Finca Buenos Aires is something of a miracle coffee. The farm is located just outside of the small town of Nilo, in an area just now recovering from years of neglect thanks to Colombia's civil unrest. It is situated in the small department of Cudinamarca, north of the more famous coffee growing region of Huila-- not exactly a region known for producing specialty grade coffee. The coffees are grown in the foothills of a series of volcanos in a national park; the terrain is rugged and undeveloped. Single-track jeep trails wind up steep mountain sides, and the farms run wild under the cover of rain forest vegetation and banks of clouds. Unlike other regions with clearly delineated farms with neatly planted rows of coffees, the farms outside of Nilo are very small and draw upon both recently planted coffee and over-story fruit trees along with legacy coffee trees growing wild up and down the sides of the mountain trails.
Farmer Carlos Vargas is undertaking a herculean task of producing amazing coffees under very difficult situations: unusually heavy rains, almost no infrastructure, and crazy single-track trails in and out of the farm.
Amber Fox, writing about the farm, notes "the well-being of the environment and the workers are intrinsic to the approach Carlos Vargas takes to sustainability and further improving quality, and the results of his holistic approach sing in the cup."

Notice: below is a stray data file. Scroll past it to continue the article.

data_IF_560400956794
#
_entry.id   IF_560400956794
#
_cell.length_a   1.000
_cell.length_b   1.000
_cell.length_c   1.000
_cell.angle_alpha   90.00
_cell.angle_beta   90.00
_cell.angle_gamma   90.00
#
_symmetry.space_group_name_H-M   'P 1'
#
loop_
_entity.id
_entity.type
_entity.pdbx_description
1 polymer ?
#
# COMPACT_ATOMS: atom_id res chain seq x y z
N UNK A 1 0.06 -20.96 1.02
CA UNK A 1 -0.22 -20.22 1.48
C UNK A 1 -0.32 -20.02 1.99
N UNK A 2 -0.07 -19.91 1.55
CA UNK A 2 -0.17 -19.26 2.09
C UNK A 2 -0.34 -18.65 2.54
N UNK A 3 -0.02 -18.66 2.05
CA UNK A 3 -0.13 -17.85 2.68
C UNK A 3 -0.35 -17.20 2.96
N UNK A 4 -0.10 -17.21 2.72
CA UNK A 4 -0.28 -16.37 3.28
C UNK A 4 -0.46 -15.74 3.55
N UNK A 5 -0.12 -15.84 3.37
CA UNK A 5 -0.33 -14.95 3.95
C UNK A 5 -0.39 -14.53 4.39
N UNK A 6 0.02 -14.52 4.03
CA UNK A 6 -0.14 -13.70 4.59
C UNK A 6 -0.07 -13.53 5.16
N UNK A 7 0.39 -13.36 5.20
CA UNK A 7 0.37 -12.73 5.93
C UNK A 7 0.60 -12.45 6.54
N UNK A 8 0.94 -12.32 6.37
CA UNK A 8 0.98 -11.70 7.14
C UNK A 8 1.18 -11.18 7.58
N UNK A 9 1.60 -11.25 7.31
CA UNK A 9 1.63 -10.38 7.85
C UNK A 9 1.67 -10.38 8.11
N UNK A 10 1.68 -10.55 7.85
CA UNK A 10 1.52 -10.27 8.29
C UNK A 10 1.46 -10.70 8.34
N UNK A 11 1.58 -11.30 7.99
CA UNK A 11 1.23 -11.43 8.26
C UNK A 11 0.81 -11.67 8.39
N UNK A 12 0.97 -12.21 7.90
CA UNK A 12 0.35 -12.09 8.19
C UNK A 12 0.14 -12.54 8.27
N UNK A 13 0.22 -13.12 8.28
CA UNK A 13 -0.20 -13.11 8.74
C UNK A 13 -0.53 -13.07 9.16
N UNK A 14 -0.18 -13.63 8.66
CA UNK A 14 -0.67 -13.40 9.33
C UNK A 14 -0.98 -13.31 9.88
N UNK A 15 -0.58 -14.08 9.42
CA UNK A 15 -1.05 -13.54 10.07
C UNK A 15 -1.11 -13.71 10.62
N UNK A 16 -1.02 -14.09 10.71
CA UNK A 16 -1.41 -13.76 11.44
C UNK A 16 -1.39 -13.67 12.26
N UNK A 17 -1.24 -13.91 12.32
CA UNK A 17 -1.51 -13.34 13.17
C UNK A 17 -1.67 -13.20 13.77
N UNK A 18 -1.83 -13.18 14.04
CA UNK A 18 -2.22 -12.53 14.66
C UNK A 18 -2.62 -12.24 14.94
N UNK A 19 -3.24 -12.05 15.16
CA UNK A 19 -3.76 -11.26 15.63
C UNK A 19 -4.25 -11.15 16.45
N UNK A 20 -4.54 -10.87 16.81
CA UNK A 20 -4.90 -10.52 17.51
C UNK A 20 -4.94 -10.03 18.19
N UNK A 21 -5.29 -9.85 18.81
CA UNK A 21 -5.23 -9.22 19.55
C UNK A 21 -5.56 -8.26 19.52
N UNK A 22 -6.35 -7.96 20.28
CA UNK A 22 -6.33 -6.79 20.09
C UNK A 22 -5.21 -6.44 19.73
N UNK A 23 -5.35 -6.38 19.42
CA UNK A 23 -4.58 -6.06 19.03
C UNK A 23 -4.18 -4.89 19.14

The coffee is a bit wild, like the farm itself: dark red berry notes under layers of tobacco and cinnamon, but it picks up the flavors of mulled red wine as it cools. Ecco describes it as juicy pineapple and citrus with florals and red fruit flavors as it cools.
The coffee from Finca Buenos Aires is also of very limited supply-- Ecco was only able to purchase 7 bags of green coffee from Vargas this year. Try it soon, because it will be another year before coffee from this farm will be available again.
January 26, 8pm
Volta is pleased to be able to join with the University of Florida Department of English in presenting Glenn Freeman reading from his recent poetry collection "Traveling Light."
A graduate of UF, Freemen's first book of poems, Keeping the Tigers Behind Us, won the Elixir Press Poetry Prize and was published in 2007. His poetry has appeared in Poetry, The Cimarron Review, The Lullwater Review, and Zone 3 among many other journals. About his recent book Traveling Light, poet Kathleen Halme says "Freeman's gorgeous poems conjugate in registers of emotion 'we didn't even know we were trying to feel.' Contemplating our deep needs and meanings, he writes in a voice that is 'the lush language of relation, the All.' A remarkable book of moving, illimitable poetry-a gift."
Volta is pleased to announce the latest schedule for the UF MFA poetry and fiction reading series. Stop by the shop to hear works read by up-and-coming authors and poets from UF's acclaimed writing program. Readings begin at 8 and last about an hour.
Spring 2012 Schedule